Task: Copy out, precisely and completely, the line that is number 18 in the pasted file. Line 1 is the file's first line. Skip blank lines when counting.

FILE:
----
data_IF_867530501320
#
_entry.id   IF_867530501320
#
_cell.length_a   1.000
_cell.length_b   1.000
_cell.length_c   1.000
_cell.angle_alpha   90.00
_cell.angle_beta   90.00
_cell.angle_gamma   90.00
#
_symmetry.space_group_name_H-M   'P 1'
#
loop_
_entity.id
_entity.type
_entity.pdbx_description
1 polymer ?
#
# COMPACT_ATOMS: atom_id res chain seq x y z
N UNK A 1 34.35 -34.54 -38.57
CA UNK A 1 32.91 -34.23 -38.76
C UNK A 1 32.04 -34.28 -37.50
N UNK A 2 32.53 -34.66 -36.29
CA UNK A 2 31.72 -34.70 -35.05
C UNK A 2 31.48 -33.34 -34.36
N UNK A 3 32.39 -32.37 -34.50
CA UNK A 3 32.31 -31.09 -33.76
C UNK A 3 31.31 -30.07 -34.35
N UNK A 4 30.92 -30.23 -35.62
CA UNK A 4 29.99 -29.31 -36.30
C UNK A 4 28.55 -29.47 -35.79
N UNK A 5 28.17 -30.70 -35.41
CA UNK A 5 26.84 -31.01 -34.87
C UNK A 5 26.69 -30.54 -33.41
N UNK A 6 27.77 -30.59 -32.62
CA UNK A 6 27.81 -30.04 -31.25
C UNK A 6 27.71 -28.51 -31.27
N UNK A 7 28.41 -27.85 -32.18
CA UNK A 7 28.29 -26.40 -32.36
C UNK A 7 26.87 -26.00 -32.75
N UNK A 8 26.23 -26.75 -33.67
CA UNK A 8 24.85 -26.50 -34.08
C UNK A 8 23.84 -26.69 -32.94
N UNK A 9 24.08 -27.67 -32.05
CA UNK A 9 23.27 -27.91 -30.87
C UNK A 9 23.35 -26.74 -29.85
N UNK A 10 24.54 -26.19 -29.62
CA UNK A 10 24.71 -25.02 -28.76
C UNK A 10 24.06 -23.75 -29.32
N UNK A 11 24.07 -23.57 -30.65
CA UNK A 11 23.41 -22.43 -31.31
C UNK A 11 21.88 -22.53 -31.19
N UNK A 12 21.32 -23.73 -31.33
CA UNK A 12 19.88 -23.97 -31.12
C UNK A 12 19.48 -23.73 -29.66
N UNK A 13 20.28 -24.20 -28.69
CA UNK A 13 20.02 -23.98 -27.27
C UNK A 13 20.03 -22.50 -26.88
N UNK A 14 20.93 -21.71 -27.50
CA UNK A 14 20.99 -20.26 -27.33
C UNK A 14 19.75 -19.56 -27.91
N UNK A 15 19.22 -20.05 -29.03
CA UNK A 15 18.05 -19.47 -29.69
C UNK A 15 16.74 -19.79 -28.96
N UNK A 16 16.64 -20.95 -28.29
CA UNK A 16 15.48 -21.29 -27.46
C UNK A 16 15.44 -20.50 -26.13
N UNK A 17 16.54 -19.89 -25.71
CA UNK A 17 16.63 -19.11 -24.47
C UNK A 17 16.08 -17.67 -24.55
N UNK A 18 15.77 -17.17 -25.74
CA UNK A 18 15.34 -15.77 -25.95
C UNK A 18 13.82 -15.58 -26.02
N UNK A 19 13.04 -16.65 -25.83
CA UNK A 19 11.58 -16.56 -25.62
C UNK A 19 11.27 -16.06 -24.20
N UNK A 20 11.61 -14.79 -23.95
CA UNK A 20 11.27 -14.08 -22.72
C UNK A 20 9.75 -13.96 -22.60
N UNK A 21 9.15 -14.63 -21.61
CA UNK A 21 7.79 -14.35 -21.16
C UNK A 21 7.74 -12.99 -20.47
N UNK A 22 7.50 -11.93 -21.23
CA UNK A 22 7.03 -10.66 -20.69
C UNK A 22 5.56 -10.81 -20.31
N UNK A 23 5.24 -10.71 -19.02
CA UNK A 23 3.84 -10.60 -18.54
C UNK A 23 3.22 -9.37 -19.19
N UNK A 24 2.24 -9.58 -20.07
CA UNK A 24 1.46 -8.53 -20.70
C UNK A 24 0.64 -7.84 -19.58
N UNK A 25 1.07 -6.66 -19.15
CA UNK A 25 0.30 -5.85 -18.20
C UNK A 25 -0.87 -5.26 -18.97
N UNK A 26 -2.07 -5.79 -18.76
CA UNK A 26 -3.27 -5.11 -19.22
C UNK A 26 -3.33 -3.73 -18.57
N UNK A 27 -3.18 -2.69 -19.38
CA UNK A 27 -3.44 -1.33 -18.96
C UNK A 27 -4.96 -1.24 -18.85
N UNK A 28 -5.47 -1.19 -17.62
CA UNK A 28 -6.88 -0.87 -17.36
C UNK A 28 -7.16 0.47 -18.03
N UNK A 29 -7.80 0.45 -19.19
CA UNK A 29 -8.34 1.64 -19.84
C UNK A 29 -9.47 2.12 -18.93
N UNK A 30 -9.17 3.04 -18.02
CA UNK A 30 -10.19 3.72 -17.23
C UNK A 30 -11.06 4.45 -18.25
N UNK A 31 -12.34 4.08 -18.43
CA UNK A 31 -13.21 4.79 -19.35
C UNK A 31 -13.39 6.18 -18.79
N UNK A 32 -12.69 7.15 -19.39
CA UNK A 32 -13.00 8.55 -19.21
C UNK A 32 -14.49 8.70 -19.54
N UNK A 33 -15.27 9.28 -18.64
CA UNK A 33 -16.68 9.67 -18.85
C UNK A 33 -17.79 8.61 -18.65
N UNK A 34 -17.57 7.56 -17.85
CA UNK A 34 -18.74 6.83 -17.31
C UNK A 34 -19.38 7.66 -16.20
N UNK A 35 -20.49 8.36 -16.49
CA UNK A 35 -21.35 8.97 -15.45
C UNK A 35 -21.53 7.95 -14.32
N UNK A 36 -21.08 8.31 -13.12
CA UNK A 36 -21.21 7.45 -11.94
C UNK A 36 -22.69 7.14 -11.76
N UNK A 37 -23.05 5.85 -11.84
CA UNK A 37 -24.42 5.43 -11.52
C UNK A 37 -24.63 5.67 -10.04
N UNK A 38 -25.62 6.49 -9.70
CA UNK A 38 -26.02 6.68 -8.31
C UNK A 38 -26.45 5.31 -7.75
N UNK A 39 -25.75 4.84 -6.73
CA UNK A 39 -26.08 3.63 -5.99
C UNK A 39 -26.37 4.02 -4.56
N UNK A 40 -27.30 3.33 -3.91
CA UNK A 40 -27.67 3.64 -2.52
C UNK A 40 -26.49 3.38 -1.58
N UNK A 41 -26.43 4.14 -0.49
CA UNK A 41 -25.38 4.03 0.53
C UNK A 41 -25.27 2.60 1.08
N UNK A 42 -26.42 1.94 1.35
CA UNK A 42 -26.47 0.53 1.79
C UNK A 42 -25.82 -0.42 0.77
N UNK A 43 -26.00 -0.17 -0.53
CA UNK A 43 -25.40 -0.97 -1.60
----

1 polymer ?